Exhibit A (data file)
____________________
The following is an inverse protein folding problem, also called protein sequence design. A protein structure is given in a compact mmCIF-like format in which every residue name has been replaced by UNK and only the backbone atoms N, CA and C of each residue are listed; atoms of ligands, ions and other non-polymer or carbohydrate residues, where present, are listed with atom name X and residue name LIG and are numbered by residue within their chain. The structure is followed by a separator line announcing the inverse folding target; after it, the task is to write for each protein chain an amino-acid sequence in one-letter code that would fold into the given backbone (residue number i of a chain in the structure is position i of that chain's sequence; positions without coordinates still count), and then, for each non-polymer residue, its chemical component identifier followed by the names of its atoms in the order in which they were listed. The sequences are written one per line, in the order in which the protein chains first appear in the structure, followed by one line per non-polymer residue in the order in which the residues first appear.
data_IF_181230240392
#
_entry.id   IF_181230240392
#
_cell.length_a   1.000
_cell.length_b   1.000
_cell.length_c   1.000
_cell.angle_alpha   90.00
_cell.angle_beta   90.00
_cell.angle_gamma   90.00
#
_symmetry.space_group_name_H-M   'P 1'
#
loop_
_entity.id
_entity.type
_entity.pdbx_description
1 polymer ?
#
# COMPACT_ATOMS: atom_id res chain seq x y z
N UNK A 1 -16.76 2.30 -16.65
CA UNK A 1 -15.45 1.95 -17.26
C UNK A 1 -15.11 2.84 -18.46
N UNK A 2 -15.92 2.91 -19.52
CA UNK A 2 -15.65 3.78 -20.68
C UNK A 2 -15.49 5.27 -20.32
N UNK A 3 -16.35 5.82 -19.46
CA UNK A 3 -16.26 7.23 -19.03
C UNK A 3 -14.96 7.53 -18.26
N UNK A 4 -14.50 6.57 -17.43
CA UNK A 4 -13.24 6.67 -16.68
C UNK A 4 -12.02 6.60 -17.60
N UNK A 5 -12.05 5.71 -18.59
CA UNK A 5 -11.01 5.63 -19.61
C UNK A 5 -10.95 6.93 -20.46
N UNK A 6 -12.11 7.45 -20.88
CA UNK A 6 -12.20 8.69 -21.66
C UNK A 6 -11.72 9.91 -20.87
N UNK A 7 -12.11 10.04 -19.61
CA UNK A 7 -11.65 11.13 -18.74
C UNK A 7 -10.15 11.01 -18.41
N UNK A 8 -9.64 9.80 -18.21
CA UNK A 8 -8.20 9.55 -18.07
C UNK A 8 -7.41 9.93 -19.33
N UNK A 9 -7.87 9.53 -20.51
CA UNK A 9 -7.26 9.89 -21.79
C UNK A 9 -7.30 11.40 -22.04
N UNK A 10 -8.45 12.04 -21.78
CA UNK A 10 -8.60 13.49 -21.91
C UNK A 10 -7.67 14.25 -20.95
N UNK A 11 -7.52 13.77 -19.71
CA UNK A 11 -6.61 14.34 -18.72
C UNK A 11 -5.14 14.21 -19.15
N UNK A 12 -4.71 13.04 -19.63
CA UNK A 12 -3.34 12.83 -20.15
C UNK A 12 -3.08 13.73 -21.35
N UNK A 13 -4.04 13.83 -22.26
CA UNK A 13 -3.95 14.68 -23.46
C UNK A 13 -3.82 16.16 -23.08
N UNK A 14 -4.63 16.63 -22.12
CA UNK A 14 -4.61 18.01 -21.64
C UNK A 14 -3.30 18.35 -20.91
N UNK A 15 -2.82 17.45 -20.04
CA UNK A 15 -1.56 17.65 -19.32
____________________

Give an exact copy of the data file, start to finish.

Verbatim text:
The following is an inverse protein folding problem, also called protein sequence design. A protein structure is given in a compact mmCIF-like format in which every residue name has been replaced by UNK and only the backbone atoms N, CA and C of each residue are listed; atoms of ligands, ions and other non-polymer or carbohydrate residues, where present, are listed with atom name X and residue name LIG and are numbered by residue within their chain. The structure is followed by a separator line announcing the inverse folding target; after it, the task is to write for each protein chain an amino-acid sequence in one-letter code that would fold into the given backbone (residue number i of a chain in the structure is position i of that chain's sequence; positions without coordinates still count), and then, for each non-polymer residue, its chemical component identifier followed by the names of its atoms in the order in which they were listed. The sequences are written one per line, in the order in which the protein chains first appear in the structure, followed by one line per non-polymer residue in the order in which the residues first appear.
data_IF_181230240392
#
_entry.id   IF_181230240392
#
_cell.length_a   1.000
_cell.length_b   1.000
_cell.length_c   1.000
_cell.angle_alpha   90.00
_cell.angle_beta   90.00
_cell.angle_gamma   90.00
#
_symmetry.space_group_name_H-M   'P 1'
#
loop_
_entity.id
_entity.type
_entity.pdbx_description
1 polymer ?
#
# COMPACT_ATOMS: atom_id res chain seq x y z
N UNK A 1 -16.76 2.30 -16.65
CA UNK A 1 -15.45 1.95 -17.26
C UNK A 1 -15.11 2.84 -18.46
N UNK A 2 -15.92 2.91 -19.52
CA UNK A 2 -15.65 3.78 -20.68
C UNK A 2 -15.49 5.27 -20.32
N UNK A 3 -16.35 5.82 -19.46
CA UNK A 3 -16.26 7.23 -19.03
C UNK A 3 -14.96 7.53 -18.26
N UNK A 4 -14.50 6.57 -17.43
CA UNK A 4 -13.24 6.67 -16.68
C UNK A 4 -12.02 6.60 -17.60
N UNK A 5 -12.05 5.71 -18.59
CA UNK A 5 -11.01 5.63 -19.61
C UNK A 5 -10.95 6.93 -20.46
N UNK A 6 -12.11 7.45 -20.88
CA UNK A 6 -12.20 8.69 -21.66
C UNK A 6 -11.72 9.91 -20.87
N UNK A 7 -12.11 10.04 -19.61
CA UNK A 7 -11.65 11.13 -18.74
C UNK A 7 -10.15 11.01 -18.41
N UNK A 8 -9.64 9.80 -18.21
CA UNK A 8 -8.20 9.55 -18.07
C UNK A 8 -7.41 9.93 -19.33
N UNK A 9 -7.87 9.53 -20.51
CA UNK A 9 -7.26 9.89 -21.79
C UNK A 9 -7.30 11.40 -22.04
N UNK A 10 -8.45 12.04 -21.78
CA UNK A 10 -8.60 13.49 -21.91
C UNK A 10 -7.67 14.25 -20.95
N UNK A 11 -7.52 13.77 -19.71
CA UNK A 11 -6.61 14.34 -18.72
C UNK A 11 -5.14 14.21 -19.15
N UNK A 12 -4.71 13.04 -19.63
CA UNK A 12 -3.34 12.83 -20.15
C UNK A 12 -3.08 13.73 -21.35
N UNK A 13 -4.04 13.83 -22.26
CA UNK A 13 -3.95 14.68 -23.46
C UNK A 13 -3.82 16.16 -23.08
N UNK A 14 -4.63 16.63 -22.12
CA UNK A 14 -4.61 18.01 -21.64
C UNK A 14 -3.30 18.35 -20.91
N UNK A 15 -2.82 17.45 -20.04
CA UNK A 15 -1.56 17.65 -19.32